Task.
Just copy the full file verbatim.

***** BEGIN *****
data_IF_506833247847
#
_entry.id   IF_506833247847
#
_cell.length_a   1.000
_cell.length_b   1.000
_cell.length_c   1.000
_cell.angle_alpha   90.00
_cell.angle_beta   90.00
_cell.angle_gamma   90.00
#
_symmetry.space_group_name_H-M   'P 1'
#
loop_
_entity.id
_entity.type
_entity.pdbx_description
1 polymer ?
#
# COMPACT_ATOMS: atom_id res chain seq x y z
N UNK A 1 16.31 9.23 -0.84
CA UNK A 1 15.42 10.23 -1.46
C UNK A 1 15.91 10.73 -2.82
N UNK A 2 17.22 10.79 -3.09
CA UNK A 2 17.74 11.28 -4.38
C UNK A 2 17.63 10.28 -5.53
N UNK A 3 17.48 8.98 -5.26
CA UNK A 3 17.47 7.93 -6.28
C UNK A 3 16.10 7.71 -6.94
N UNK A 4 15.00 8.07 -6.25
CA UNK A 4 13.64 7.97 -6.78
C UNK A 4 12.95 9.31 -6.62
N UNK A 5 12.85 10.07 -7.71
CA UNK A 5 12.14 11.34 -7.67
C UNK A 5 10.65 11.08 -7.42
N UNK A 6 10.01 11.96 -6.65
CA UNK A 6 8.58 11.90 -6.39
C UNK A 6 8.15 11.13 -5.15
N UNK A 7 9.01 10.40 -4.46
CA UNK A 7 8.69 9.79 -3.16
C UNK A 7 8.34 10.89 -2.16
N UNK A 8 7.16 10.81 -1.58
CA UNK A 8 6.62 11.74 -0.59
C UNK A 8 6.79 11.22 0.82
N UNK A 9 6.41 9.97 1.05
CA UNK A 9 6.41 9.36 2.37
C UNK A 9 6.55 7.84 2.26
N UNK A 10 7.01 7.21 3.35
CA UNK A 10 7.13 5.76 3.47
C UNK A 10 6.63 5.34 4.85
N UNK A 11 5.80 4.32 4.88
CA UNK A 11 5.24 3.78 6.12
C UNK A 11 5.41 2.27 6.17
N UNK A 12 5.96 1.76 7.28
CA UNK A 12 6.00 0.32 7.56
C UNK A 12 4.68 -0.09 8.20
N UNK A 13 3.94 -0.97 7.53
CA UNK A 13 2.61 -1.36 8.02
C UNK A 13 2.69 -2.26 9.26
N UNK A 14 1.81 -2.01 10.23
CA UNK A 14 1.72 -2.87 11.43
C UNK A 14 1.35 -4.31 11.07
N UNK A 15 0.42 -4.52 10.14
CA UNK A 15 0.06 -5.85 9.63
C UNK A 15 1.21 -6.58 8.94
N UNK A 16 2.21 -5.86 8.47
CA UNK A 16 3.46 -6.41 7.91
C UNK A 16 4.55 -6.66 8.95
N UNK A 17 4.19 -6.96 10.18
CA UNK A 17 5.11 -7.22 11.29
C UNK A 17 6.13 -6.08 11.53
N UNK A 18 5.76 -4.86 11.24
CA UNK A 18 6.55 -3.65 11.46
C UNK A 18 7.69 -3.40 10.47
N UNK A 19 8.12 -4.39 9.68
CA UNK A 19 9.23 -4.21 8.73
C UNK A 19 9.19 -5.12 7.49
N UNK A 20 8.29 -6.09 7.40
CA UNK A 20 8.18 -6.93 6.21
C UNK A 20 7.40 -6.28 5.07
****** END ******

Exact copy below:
data_IF_506833247847
#
_entry.id   IF_506833247847
#
_cell.length_a   1.000
_cell.length_b   1.000
_cell.length_c   1.000
_cell.angle_alpha   90.00
_cell.angle_beta   90.00
_cell.angle_gamma   90.00
#
_symmetry.space_group_name_H-M   'P 1'
#
loop_
_entity.id
_entity.type
_entity.pdbx_description
1 polymer ?
#
# COMPACT_ATOMS: atom_id res chain seq x y z
N UNK A 1 16.31 9.23 -0.84
CA UNK A 1 15.42 10.23 -1.46
C UNK A 1 15.91 10.73 -2.82
N UNK A 2 17.22 10.79 -3.09
CA UNK A 2 17.74 11.28 -4.38
C UNK A 2 17.63 10.28 -5.53
N UNK A 3 17.48 8.98 -5.26
CA UNK A 3 17.47 7.93 -6.28
C UNK A 3 16.10 7.71 -6.94
N UNK A 4 15.00 8.07 -6.25
CA UNK A 4 13.64 7.97 -6.78
C UNK A 4 12.95 9.31 -6.62
N UNK A 5 12.85 10.07 -7.71
CA UNK A 5 12.14 11.34 -7.67
C UNK A 5 10.65 11.08 -7.42
N UNK A 6 10.01 11.96 -6.65
CA UNK A 6 8.58 11.90 -6.39
C UNK A 6 8.15 11.13 -5.15
N UNK A 7 9.01 10.40 -4.46
CA UNK A 7 8.69 9.79 -3.16
C UNK A 7 8.34 10.89 -2.16
N UNK A 8 7.16 10.81 -1.58
CA UNK A 8 6.62 11.74 -0.59
C UNK A 8 6.79 11.22 0.82
N UNK A 9 6.41 9.97 1.05
CA UNK A 9 6.41 9.36 2.37
C UNK A 9 6.55 7.84 2.26
N UNK A 10 7.01 7.21 3.35
CA UNK A 10 7.13 5.76 3.47
C UNK A 10 6.63 5.34 4.85
N UNK A 11 5.80 4.32 4.88
CA UNK A 11 5.24 3.78 6.12
C UNK A 11 5.41 2.27 6.17
N UNK A 12 5.96 1.76 7.28
CA UNK A 12 6.00 0.32 7.56
C UNK A 12 4.68 -0.09 8.20
N UNK A 13 3.94 -0.97 7.53
CA UNK A 13 2.61 -1.36 8.02
C UNK A 13 2.69 -2.26 9.26
N UNK A 14 1.81 -2.01 10.23
CA UNK A 14 1.72 -2.87 11.43
C UNK A 14 1.35 -4.31 11.07
N UNK A 15 0.42 -4.52 10.14
CA UNK A 15 0.06 -5.85 9.63
C UNK A 15 1.21 -6.58 8.94
N UNK A 16 2.21 -5.86 8.47
CA UNK A 16 3.46 -6.41 7.91
C UNK A 16 4.55 -6.66 8.95
N UNK A 17 4.19 -6.96 10.18
CA UNK A 17 5.11 -7.22 11.29
C UNK A 17 6.13 -6.08 11.53
N UNK A 18 5.76 -4.86 11.24
CA UNK A 18 6.55 -3.65 11.46
C UNK A 18 7.69 -3.40 10.47
N UNK A 19 8.12 -4.39 9.68
CA UNK A 19 9.23 -4.21 8.73
C UNK A 19 9.19 -5.12 7.49
N UNK A 20 8.29 -6.09 7.40
CA UNK A 20 8.18 -6.93 6.21
C UNK A 20 7.40 -6.28 5.07